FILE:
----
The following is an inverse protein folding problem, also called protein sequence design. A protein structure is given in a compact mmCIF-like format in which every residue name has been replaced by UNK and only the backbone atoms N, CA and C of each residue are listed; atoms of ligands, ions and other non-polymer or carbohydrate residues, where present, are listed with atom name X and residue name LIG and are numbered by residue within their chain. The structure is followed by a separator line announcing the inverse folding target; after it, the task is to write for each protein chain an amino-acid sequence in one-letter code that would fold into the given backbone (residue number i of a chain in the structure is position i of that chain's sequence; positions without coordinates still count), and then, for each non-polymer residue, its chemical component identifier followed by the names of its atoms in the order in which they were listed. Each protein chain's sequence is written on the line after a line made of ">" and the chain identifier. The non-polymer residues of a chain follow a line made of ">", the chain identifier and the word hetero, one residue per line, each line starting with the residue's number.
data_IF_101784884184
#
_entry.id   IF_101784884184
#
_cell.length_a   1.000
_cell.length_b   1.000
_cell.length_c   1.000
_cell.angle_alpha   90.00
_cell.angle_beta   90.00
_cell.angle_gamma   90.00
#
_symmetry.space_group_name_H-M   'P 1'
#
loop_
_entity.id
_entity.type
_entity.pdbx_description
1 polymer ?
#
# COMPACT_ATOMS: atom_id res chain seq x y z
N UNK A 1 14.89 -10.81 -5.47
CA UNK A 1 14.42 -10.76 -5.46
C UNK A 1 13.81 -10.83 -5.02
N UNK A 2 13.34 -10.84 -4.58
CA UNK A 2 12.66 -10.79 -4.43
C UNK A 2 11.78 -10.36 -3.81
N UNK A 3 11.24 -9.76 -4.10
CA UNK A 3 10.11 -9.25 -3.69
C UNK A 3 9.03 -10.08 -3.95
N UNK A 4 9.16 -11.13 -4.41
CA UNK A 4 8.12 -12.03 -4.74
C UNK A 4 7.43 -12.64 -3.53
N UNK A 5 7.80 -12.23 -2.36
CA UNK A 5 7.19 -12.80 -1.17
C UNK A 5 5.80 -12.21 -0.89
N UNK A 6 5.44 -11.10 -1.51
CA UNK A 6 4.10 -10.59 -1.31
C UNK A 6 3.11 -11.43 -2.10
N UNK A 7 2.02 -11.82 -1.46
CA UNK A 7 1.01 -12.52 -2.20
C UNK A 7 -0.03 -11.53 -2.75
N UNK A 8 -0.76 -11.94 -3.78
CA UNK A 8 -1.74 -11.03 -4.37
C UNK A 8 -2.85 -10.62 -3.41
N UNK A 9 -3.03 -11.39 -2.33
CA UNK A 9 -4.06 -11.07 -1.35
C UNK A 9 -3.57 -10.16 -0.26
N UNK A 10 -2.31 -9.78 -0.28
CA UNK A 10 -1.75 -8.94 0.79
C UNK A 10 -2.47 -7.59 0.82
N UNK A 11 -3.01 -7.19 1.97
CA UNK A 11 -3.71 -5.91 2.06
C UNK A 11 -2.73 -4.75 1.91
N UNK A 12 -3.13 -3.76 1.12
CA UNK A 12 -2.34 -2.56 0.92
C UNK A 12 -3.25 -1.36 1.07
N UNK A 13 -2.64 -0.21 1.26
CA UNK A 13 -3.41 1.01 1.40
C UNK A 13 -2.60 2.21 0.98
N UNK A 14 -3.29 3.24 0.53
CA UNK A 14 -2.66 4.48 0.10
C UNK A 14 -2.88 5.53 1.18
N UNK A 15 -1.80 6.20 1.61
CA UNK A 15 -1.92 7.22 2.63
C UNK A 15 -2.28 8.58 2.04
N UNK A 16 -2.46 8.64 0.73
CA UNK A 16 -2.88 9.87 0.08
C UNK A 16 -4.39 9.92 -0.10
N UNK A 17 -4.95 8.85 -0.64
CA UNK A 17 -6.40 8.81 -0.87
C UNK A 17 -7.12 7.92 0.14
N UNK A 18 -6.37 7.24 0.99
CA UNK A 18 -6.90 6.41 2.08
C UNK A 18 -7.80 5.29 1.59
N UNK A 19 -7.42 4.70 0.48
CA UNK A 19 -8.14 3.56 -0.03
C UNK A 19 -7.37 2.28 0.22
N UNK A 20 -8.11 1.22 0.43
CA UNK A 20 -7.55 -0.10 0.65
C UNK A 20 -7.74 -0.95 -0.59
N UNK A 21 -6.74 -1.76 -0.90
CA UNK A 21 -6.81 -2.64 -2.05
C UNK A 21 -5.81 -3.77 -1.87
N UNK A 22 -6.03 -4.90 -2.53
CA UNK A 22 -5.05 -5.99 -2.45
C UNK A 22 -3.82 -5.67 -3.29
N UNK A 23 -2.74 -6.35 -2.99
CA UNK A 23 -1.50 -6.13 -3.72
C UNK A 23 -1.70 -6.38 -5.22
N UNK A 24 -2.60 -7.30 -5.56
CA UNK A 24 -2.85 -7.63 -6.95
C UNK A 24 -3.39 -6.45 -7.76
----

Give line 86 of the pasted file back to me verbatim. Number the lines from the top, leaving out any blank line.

CA UNK A 22 -5.05 -5.99 -2.45